From time to time random spot checks are carried out by the Gendarmerie and/or the Duanes (customs). You must be able to produce the originals of your insurance certificate, registration document and drivers licence (an International Driving Permit if applicable) at all times.
Breathalyser Kits and Hi-Viz Clothing
It is a legal requirement to carry 2 certified breathalyser kits (ethylotest), however there is no penalty for failure to do so. The permitted level of alcohol in your blood in France is about half of that in UK, so be very careful of what you drink especially at lunch time.
Despite wide spread information to the contrary, there is no requirement to wear Hi-Viz or reflective bands on clothing, however, if you normally wear High-Viz clothing, that's fine.
Your helmet should carry 4 reflective stickers, one back and front and one on each side.
New law in France - Januray 2016
For those of you not aware, a new law came into force on the 1st January for motorcyclists.
It is now a legal require to carry fluorescent vests for use in emergencies such as break down, accidents etc., but don't need to be worn when riding (one for each person on the bike).
We'll keep a couple of spare ones around in case anyone forgets!
It is illegal to have any device, mobile phone or GPS, that indicates the presence of a speed camera. If this function is on your device it must be disabled.
A GB sticker should be shown as close as practical to your rear number plate (if it's already included in your number plate that will be fine).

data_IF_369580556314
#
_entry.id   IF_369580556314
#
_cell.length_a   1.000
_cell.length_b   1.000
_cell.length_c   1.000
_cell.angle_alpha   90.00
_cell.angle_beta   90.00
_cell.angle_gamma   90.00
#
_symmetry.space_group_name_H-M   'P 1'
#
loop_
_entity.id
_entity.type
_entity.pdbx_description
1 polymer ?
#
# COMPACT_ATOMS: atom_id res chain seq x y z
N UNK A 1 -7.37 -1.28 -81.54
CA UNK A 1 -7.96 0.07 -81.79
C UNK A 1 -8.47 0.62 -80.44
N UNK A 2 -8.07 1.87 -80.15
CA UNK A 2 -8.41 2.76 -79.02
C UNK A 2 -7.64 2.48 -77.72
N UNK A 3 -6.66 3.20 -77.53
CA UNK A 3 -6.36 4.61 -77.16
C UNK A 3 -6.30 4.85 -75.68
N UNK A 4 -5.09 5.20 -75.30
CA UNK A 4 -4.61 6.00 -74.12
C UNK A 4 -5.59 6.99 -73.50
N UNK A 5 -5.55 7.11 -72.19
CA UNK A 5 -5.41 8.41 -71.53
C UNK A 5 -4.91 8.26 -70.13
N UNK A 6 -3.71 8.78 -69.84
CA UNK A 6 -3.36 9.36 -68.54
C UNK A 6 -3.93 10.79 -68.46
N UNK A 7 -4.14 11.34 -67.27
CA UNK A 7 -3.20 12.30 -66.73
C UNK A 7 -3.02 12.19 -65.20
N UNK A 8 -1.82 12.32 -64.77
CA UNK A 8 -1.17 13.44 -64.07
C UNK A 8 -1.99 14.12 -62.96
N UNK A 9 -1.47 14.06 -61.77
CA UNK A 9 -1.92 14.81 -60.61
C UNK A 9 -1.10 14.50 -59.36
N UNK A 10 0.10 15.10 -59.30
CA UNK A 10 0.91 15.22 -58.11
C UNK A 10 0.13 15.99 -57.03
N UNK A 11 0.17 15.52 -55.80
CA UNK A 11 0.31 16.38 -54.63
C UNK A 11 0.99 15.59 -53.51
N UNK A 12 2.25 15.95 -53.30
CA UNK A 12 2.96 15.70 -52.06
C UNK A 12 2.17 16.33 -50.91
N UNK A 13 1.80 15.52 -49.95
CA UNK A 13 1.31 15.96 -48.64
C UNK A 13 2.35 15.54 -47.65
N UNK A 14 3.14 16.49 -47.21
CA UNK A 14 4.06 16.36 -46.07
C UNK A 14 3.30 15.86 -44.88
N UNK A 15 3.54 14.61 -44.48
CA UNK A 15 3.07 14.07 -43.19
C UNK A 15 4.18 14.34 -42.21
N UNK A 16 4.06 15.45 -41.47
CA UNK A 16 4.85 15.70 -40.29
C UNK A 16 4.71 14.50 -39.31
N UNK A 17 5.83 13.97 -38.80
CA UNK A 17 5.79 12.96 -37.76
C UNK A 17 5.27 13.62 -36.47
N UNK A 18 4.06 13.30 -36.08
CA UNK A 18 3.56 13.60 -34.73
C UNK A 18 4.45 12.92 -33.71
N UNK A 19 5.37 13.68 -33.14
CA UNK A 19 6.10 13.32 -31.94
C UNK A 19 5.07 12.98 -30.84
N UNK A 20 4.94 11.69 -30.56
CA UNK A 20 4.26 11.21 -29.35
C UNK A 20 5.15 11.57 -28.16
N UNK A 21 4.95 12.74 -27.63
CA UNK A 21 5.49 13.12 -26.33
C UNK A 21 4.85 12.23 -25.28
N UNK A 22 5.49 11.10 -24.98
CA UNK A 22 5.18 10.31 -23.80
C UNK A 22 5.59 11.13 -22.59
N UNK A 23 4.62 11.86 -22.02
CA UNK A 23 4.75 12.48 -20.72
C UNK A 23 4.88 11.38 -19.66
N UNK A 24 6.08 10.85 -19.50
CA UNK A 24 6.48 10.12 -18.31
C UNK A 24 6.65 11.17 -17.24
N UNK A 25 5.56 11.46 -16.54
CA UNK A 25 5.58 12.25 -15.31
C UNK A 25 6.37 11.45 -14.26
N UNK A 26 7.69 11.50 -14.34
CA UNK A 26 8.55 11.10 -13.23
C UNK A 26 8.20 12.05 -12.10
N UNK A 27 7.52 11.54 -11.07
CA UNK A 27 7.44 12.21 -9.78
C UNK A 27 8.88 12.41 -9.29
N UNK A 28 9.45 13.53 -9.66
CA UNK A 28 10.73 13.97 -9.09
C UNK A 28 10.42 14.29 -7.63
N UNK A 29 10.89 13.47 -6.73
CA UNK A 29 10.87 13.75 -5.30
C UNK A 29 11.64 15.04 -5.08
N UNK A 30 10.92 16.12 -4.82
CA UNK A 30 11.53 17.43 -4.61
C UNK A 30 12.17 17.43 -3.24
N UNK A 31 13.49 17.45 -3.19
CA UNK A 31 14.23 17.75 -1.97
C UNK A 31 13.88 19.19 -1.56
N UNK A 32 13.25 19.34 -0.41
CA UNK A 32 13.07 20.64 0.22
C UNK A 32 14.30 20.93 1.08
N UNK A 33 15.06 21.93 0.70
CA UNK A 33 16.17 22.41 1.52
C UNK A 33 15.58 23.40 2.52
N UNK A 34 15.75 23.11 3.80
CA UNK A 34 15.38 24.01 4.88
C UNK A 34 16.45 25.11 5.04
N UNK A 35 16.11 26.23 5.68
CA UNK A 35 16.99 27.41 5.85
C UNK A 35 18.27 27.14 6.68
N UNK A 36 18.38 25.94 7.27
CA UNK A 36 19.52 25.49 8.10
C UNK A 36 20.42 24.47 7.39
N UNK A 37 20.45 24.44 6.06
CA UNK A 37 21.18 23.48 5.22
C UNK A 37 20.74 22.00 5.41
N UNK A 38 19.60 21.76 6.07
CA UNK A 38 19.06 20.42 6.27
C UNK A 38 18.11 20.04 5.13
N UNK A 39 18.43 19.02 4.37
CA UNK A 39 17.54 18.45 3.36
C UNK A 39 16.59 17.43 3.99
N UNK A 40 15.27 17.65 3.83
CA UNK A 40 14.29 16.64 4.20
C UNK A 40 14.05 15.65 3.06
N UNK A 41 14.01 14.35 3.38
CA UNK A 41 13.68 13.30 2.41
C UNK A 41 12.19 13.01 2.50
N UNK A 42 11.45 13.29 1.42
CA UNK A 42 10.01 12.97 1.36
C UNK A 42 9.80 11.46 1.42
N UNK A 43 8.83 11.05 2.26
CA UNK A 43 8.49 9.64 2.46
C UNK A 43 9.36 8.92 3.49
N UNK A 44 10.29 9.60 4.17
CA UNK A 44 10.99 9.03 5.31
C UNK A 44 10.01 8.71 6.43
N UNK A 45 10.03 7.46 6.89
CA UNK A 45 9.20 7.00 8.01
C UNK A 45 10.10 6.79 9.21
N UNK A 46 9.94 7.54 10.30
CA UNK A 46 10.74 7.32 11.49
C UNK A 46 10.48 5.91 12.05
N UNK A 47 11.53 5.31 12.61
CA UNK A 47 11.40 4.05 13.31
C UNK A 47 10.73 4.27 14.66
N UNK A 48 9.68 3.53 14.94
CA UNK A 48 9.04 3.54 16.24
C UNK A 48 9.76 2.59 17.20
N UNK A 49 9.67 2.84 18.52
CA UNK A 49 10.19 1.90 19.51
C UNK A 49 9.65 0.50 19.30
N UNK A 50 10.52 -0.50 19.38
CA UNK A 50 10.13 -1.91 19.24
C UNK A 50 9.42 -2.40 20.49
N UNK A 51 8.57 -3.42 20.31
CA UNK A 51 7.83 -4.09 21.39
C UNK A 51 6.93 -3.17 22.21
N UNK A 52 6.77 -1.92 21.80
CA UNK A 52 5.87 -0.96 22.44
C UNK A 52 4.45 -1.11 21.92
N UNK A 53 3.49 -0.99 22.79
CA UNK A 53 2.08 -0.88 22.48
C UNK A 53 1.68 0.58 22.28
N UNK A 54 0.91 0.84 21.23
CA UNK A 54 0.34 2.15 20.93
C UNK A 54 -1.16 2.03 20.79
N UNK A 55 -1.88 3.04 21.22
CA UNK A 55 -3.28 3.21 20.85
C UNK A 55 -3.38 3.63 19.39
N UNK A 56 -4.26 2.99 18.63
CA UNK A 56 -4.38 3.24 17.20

Check that your insurance cover covers you for riding in France and doesn't expire whilst you are away.
Dipped headlights should remain on at all times.
Your motorcycle must be in a legal and roadworthy condition, especially the tyres.
Spare bulbs and warning triangles are compulsory for cars but not for bikes
A European Health Insurance card (EHIC) whilst not compulsory, but highly recommended, should be carried. It doesn't cover 100% of medical expenses or repatriation but will give you the same level of medical cover whilst in France as the French Nationals have. If taking out additional travel insurance, be sure to check it covers for riding a motorcycle.
Should you need to stop for refreshments, fuel etc, try to find somewhere on the right handside of the road so that when you exit you are already on the correct side of the road.
Priority from the right rule - this rule goes back many years but is still in place in many areas to a greater or lesser degree. Basically at junctions unless there is marking to the contrary, traffic to your right usually has priority. This often applies on country roads as well as in town so be very wary and if in doubt be prepared to give way. If you're on a main road and see a yellow diamond shaped sign, that indicates that you are entering a zone where you have priority over vehicles approaching from your right. The same sign with a black bar through it indicates that you no longer have priority.
STOP signs mean stop. You must come to a complete halt placing one foot on the ground irrespective of how far your visibilty extends.
Speed limits - the urban speed limit starts at the village or town sign and there may not be a 50kms/h sign anywhere to be seen. The sign will be a white panel with red border. Likewise the limit ends with the town/village name panel having a diagonal red line across it. The limit is 50kms/h unless otherwise stated. On auto-routes, should the roads be wet the speed limit is reduced from 130kms/h to 110kms/h.
Be very wary of other road users giving you a flash of their headlights, it doesn't mean 'after you', it means 'I'm coming through'. But of course, it could just be they are warning you of police presence.
White paint - the whitepaint used on road markings in France is particularily slippery when wet.
We suggest using the Drive-France website for a very good source of information - this can be found here:
This list is not exhaustive but merely intended as a guide to help you enjoy you holiday in France.